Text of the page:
Athens : Kites and the Attica Zoo.

We arrived in Athens just in time to enjoy the customary flying of kites on Clean Monday (Καθαρή Δευτέρα). This is the first day of the Eastern Orthodox Church’s Great Lent – as well as, traditionally, the first day of Spring. It is also called Pure Monday, referring to the leaving behind of sinful attitudes – and of non-fasting foods. That is, being Lent, the usual delicious dishes are forbidden. Only special fasting foods are allowed.

Fortunately for the Greeks non-fasting foods include elaborate sea-food dishes served with a special bread topped with herbs and seasoned with olive oil.

Those of us in the British tradition are enjoined to eat pancakes.

We gathered on open slopes below the Ymittos Mountains, east of the city, above an ancient monastery and beside a tennis club. It was threateningly overcast and grey – but there was a good breeze. Everyone was flying – or trying to fly – kites.  They were of multifarious shapes, colours and design, but they were all with long streamer tails. It was a thoroughly families affair. Children ran with the kites and threw them into the air while fathers tugged on the strings. Or vice-versa. Mothers too. Everyone ran in front of everyone else.  It was a chaos of people and string.

And yet the kites flew !

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Clean Monday is a public holiday. The next day was back to work – including for my wife who had duties to perform at a local University. This meant that I was forced to look for something else to do. I decided to visit the zoo.

The Attica Zoo is located out of town and I had to take a local bus for half an hour, disembark in the middle of nowhere and walk down a long stretch of sun-baked tarmac road to reach it. It was opened in 2000 and it is, it seems, the first and only zoo in the whole of Greece.  I chose the zoo mostly because – especially when out-of-town – zoos are usually a reasonable place to go birdwatching. Wild birds I mean. The local avifauna. Not necessarily the best location in the area, but at least the local zoo is always accessible by public transport. And it is always interesting observing animals – even animals in captivity. Even animals which really shouldn’t be in captivity – like dolphins.

I attended the dolphin show anyway.  I thoroughly enjoyed it. For a start, there were a number of young women in rubber wet suits presenting . . . No – sorry, a distraction. I must concentrate on the dolphins – who also, it seemed to me, thoroughly enjoyed the show.  They were certainly willing to perform their tricks – and consume their fish rewards. They leapt, spun, splashed and waggled their flippers at a rate of knots. An older male – his skin much marked with old scars I noticed – was happy to haul himself ashore to be petted while one of the young women gave an educational commentary about dolphins in the wild.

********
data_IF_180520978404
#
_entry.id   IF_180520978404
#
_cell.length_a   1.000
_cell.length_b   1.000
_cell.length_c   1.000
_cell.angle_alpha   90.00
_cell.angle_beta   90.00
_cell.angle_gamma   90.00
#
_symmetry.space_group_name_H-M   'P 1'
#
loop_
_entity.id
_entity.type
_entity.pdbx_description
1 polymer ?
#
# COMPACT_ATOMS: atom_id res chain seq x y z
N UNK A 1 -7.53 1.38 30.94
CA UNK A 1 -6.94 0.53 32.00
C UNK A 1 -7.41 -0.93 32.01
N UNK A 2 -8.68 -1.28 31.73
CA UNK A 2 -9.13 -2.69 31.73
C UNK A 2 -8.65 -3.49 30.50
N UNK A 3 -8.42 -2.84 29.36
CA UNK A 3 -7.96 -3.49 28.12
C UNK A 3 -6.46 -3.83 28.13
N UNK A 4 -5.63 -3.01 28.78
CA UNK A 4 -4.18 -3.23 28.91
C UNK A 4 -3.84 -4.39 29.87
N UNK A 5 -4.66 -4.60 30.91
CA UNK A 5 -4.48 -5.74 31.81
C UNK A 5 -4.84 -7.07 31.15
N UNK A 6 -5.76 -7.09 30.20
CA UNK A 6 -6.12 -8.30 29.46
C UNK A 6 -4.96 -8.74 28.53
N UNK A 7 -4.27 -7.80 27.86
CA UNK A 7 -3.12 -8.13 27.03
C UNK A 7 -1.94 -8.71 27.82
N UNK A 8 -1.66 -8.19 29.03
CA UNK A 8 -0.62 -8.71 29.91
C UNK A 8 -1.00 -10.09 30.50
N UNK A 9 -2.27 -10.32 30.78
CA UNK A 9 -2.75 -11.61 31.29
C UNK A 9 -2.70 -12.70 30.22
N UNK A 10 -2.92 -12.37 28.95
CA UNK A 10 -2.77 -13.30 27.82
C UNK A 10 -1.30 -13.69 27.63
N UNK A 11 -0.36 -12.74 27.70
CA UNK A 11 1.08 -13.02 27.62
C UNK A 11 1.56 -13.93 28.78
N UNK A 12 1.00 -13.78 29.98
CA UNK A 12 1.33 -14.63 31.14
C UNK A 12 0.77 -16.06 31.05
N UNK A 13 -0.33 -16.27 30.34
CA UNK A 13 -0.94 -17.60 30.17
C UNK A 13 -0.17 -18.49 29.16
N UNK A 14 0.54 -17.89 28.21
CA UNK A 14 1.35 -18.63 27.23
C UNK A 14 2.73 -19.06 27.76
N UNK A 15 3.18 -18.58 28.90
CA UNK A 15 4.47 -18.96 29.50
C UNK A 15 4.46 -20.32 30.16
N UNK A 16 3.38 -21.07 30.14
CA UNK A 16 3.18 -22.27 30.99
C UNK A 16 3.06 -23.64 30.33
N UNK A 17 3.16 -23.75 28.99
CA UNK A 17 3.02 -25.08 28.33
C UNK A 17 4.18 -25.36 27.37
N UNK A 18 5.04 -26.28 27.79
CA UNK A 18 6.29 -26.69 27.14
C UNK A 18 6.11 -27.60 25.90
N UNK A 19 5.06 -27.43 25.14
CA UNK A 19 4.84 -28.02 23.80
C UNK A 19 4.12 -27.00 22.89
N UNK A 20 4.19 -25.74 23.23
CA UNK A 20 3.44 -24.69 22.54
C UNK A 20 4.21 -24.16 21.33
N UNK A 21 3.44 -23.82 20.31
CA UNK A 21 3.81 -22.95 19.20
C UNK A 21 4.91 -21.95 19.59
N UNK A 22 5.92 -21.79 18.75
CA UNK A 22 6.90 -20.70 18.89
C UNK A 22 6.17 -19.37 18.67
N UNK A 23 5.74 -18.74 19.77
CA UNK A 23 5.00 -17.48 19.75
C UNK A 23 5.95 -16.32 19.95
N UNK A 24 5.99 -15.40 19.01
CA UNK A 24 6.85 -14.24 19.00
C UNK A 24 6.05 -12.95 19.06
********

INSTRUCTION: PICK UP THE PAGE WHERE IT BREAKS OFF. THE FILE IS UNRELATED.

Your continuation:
The commentary was broadcast from a series of large speaker cabinets hung horizontally from the canopy under which we – the audience – sat. The cabinets had bass ports – open apertures into the interior of the cabinets. I noticed that house sparrows were entering and leaving these ports. Entering was not easy. The sparrows had to fly vertically up a smooth and narrowing funnel whose diameter soon became significantly less than their wingspan. And yet they made it.  I realised, to my amazement, that they were actually nesting inside the cabinets.

Fortunately, the sound quality was not obviously affected.

A male black redstart (Phoenicurus ochruros) landed on the rim of the wall surrounding the dolphinarium. Sooty black with an orange-red rear end and tail. This was not a bird I recalled having seen before. It is present in the UK, but scarce. It therefore held my binoculared attention for some time. I also noticed that beyond the redstart there were vultures wheeling in the far distance – too distant to identify, but presumably Egyptian vultures (Neophron percnopterus).

I returned to the dolphins, who continued to perform their synchronised routines with apparent enthusiasm and unquestionable gusto.  They reminded me of dogs – so willing to be trained, to perform, to please. Except that dogs have been bred over millenia to be dependent on human approval. Dolphins – notwithstanding the fish – appear to enjoy the collaboration voluntarily. Even non-captive, wild dolphins, seem to enjoy the company of humans.  But perhaps they are a little like cats too and would prefer to enjoy the company of humans on their own terms.  Difficult when confined in a tank. I wondered what they did with themselves when they weren’t performing.